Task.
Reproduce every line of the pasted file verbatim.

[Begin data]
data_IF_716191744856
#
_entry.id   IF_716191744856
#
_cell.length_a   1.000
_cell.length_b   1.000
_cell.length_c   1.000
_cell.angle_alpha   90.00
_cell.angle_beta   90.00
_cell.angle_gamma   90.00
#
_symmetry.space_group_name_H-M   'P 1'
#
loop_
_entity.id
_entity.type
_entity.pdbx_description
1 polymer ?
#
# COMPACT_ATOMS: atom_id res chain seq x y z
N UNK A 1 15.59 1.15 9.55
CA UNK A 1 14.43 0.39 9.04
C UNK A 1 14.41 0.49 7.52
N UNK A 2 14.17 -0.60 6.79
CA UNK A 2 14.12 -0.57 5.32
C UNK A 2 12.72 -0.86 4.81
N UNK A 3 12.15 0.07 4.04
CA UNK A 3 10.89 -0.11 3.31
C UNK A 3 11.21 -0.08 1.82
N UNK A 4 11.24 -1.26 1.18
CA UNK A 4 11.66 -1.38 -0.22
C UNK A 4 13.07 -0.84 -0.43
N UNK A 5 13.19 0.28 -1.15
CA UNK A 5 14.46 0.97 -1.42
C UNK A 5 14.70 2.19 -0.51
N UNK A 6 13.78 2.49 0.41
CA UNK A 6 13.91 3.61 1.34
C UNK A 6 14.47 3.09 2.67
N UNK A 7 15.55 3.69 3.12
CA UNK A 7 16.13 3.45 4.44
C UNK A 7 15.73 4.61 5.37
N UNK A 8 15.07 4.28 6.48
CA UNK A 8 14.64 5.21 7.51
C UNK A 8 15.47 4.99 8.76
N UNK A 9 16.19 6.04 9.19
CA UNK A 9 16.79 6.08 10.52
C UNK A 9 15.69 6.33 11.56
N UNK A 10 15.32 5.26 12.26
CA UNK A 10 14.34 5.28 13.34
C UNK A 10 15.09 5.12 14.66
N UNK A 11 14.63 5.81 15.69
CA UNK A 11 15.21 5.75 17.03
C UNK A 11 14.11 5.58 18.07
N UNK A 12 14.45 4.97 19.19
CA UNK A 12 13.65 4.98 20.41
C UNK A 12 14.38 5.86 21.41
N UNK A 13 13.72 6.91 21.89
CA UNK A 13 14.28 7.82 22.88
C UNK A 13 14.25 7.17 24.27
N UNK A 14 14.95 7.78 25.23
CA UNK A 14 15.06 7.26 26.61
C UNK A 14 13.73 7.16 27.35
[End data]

data_IF_716191744856
#
_entry.id   IF_716191744856
#
_cell.length_a   1.000
_cell.length_b   1.000
_cell.length_c   1.000
_cell.angle_alpha   90.00
_cell.angle_beta   90.00
_cell.angle_gamma   90.00
#
_symmetry.space_group_name_H-M   'P 1'
#
loop_
_entity.id
_entity.type
_entity.pdbx_description
1 polymer ?
#
# COMPACT_ATOMS: atom_id res chain seq x y z
N UNK A 1 15.59 1.15 9.55
CA UNK A 1 14.43 0.39 9.04
C UNK A 1 14.41 0.49 7.52
N UNK A 2 14.17 -0.60 6.79
CA UNK A 2 14.12 -0.57 5.32
C UNK A 2 12.72 -0.86 4.81
N UNK A 3 12.15 0.07 4.04
CA UNK A 3 10.89 -0.11 3.31
C UNK A 3 11.21 -0.08 1.82
N UNK A 4 11.24 -1.26 1.18
CA UNK A 4 11.66 -1.38 -0.22
C UNK A 4 13.07 -0.84 -0.43
N UNK A 5 13.19 0.28 -1.15
CA UNK A 5 14.46 0.97 -1.42
C UNK A 5 14.70 2.19 -0.51
N UNK A 6 13.78 2.49 0.41
CA UNK A 6 13.91 3.61 1.34
C UNK A 6 14.47 3.09 2.67
N UNK A 7 15.55 3.69 3.12
CA UNK A 7 16.13 3.45 4.44
C UNK A 7 15.73 4.61 5.37
N UNK A 8 15.07 4.28 6.48
CA UNK A 8 14.64 5.21 7.51
C UNK A 8 15.47 4.99 8.76
N UNK A 9 16.19 6.04 9.19
CA UNK A 9 16.79 6.08 10.52
C UNK A 9 15.69 6.33 11.56
N UNK A 10 15.32 5.26 12.26
CA UNK A 10 14.34 5.28 13.34
C UNK A 10 15.09 5.12 14.66
N UNK A 11 14.63 5.81 15.69
CA UNK A 11 15.21 5.75 17.03
C UNK A 11 14.11 5.58 18.07
N UNK A 12 14.45 4.97 19.19
CA UNK A 12 13.65 4.98 20.41
C UNK A 12 14.38 5.86 21.41
N UNK A 13 13.72 6.91 21.89
CA UNK A 13 14.28 7.82 22.88
C UNK A 13 14.25 7.17 24.27
N UNK A 14 14.95 7.78 25.23
CA UNK A 14 15.06 7.26 26.61
C UNK A 14 13.73 7.16 27.35